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 Clean, biocompatible manufacturing facilities give life to implantable motors

I askedWilliamMason,maxonmotor

UK’sMD, about the impact of the new facility on the healthcare industry and he explained that this is a large part of the company’s work, with half ofmaxon motor’s turnover coming fromthemedical sector,much of which relates to implant devices. “The technology is growing and the

smaller themotor, themore you can do with it. But as the size decreases, the need to control contamination becomesmore critical and so we decided to invest in new facilities to cater for these technological demands,” he explains. Mason expanded on this by explaining

One more step towards bionic implants

maxonmotor is building a clean facility in Switzerland for building tinymotors formedical implants. By Jonathan Newell


t’s hard to imagine amore ideal setting than the geographical heart of Switzerland, with its cuckoo-clock villages,mountain lakes and Alpine fresh air, in which to build a state-of-

the-art biocompatible cleanroom. Yet that is wheremaxonmotor is basing its new facility in which it will buildminiature motors that will domore than run with the precision of a Swiss watch, but will keep life ticking as part of the latest generation ofmedical implants. The facility is part of an innovation

centremaxonmotor is building at its headquarters in the village of Sachseln. Stretching fromthe existing buildings down to the shore of Lake Sarnen, the

facility, with its floor area ofmore than 2,000 sqm– which doubles the existing space available to the company’smedical department, will provide space for the research, development and production of medical drives.

MINIATURE IMPLANTABLE MOTORS maxonmotor willmanufacture its smallest motors in the facility, some of which are only 4mmthick. They will be used in insulin pumps,medication delivery systems and surgical robots. In order to meet the stringent quality demands in the medical field, the production area will be equipped with cleanrooms, including a biocompatible room.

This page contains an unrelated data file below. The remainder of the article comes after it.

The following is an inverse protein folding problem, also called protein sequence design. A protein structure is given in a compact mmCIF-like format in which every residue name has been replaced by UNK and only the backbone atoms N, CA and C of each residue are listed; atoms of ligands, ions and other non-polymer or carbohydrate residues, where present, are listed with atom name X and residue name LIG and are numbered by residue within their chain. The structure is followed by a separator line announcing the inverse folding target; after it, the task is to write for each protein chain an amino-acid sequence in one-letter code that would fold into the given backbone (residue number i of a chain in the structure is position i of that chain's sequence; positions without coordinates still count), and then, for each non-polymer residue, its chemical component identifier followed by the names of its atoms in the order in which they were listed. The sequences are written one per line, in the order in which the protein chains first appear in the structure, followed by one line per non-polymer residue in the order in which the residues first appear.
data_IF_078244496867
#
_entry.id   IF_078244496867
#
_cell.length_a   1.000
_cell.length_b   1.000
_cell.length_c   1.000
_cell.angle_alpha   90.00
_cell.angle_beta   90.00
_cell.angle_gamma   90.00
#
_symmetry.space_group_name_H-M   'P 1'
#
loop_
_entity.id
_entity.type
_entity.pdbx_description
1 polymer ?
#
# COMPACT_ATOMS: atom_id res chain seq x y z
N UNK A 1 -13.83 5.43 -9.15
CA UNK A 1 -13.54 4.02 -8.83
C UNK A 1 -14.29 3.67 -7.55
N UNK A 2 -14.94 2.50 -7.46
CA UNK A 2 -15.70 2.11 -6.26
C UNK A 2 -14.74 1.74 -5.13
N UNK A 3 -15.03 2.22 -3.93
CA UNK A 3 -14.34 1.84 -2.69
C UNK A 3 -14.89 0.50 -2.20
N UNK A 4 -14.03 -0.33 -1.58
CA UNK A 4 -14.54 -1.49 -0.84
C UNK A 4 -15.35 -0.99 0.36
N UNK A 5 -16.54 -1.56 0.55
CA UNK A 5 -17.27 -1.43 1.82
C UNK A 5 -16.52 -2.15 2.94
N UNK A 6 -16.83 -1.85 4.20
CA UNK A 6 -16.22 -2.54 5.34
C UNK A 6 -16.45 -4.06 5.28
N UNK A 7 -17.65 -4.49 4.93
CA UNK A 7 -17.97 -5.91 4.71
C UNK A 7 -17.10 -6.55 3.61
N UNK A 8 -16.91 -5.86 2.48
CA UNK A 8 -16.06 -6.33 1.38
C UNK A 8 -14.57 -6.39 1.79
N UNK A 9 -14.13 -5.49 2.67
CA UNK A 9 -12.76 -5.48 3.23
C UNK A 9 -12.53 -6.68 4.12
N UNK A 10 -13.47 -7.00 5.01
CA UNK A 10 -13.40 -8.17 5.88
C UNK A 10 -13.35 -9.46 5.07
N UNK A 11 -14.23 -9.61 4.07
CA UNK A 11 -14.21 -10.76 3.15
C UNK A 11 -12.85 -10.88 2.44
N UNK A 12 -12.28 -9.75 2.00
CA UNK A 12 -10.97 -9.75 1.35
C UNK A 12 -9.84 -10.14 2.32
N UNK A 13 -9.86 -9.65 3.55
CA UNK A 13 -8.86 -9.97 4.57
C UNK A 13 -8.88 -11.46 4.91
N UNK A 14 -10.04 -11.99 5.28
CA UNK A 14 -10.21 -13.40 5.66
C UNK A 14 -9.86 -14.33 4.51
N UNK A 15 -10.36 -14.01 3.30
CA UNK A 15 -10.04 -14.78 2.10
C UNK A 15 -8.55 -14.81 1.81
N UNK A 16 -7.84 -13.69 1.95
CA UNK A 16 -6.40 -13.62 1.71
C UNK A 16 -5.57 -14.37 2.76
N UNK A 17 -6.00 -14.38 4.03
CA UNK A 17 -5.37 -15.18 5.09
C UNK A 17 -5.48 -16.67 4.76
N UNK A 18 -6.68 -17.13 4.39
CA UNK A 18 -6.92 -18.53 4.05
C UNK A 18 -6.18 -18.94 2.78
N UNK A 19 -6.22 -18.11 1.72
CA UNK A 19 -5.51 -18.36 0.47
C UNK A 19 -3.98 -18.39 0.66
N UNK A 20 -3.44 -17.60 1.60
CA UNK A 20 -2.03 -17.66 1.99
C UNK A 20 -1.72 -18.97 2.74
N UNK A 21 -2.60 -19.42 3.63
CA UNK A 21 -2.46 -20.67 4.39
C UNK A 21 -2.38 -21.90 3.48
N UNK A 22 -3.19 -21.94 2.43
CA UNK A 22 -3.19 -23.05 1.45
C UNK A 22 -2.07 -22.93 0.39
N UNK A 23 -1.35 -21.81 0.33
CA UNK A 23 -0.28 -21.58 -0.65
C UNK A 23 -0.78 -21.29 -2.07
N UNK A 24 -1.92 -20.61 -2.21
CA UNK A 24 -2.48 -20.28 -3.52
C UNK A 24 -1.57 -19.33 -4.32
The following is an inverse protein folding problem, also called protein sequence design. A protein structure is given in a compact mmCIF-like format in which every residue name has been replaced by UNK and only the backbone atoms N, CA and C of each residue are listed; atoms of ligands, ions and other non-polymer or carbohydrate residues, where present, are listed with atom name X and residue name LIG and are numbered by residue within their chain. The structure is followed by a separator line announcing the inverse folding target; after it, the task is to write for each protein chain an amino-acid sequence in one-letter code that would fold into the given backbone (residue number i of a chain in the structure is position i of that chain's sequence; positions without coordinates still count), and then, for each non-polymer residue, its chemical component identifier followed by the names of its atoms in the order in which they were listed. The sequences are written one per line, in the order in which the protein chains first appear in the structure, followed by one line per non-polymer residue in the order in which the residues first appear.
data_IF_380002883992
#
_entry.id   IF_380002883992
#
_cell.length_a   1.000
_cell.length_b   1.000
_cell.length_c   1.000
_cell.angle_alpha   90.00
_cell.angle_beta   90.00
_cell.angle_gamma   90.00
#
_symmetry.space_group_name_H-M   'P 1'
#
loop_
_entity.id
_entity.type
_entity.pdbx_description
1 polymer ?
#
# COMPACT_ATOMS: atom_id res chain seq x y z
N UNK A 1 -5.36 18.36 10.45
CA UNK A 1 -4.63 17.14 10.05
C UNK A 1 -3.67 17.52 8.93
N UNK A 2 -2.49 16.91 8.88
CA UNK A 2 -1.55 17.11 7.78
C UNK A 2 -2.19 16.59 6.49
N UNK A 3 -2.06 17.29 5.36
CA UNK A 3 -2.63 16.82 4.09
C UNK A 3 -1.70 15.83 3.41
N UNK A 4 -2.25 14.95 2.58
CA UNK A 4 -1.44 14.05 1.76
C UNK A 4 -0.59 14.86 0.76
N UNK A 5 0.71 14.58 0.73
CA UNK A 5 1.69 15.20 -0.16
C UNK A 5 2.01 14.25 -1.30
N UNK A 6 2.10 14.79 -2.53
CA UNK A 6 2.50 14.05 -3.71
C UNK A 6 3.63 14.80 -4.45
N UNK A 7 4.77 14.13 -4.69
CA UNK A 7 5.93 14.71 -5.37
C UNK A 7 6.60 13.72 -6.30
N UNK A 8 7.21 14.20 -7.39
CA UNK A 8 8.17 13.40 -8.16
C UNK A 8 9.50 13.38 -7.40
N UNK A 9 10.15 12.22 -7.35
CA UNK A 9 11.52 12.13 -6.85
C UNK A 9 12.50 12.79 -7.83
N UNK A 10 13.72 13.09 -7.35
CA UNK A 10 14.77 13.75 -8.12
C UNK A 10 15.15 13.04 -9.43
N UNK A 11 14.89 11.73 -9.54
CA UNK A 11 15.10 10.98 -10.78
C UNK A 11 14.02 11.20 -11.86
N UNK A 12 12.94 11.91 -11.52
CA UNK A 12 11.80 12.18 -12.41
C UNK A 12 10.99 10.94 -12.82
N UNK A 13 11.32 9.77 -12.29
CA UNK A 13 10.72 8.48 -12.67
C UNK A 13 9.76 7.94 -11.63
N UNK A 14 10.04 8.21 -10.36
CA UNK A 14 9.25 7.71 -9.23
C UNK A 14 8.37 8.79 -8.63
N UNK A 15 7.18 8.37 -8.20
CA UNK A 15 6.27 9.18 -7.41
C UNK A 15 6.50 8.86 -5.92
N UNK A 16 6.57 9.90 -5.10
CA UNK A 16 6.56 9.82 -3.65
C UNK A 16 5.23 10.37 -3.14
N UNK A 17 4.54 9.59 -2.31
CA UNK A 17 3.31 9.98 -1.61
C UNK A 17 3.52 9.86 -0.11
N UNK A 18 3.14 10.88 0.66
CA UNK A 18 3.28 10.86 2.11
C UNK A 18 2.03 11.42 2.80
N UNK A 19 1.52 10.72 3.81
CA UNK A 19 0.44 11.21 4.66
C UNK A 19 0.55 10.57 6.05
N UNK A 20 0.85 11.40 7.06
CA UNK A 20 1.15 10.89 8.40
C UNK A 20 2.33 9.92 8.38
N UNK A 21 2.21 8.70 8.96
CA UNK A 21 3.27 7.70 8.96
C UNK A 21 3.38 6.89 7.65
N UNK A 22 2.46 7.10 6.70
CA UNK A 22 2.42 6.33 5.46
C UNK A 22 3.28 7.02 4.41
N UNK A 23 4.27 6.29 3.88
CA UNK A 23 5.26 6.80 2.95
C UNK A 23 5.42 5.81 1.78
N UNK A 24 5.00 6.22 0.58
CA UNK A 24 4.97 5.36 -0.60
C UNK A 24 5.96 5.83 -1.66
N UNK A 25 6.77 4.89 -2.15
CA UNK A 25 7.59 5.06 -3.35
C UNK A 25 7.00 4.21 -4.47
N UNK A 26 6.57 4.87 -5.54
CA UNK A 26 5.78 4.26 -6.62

that rapid innovation in the industry is creating implant applications that require components which cannot fail without having life critical implications.

BIOCOMPATIBLE MANUFACTURING Currently,maxonmotor has an ISO Class 8 cleanroomat itsmedical facility in Switzerland and the innovation centre will house another such cleanroomas well as one thatmeets ISO Class 7 requirements. The Class 7 cleanroomwill also be equipped to fulfill the hygiene conditions for biocompatibility and it will be here that the company will assemble its implant range ofmotors. Starting in February, the construction

project will lastmore than a year, with a scheduled availability date of the summer of 2018. Costing around SFr30m(about £20m), the innovation centre will generate employment for around 350 people and occupy an area of around 2,300 sqm. The project includes landscaping tomeet local environmental requirements and will be powered using sustainable energy generation with the installation of solar power equipment that can generate 180MWh of electricity a year.

SUSTAINABLE GROWTH The construction of the innovation centre is part ofmaxonmotor’s sustainable growth plan, which focuses on research and development,medical technology, complete drive systems in the shape of mechatronics and the use of Industry 4.0 connectedmanufacturing technology. Industry 4.0 is at the heart of building

the new facility as a smart factory, enabling themanufacturing ofmaxon products to benefit fromimproved flexibility, speed and efficiency through the use of automation and information technologies. “The new innovation centre is amove to

strengthen our Swiss headquarters in order to become stronger internationally,” says maxon CEO, Eugen Elmiger. EE

February 2017 /// Environmental Engineering /// 31

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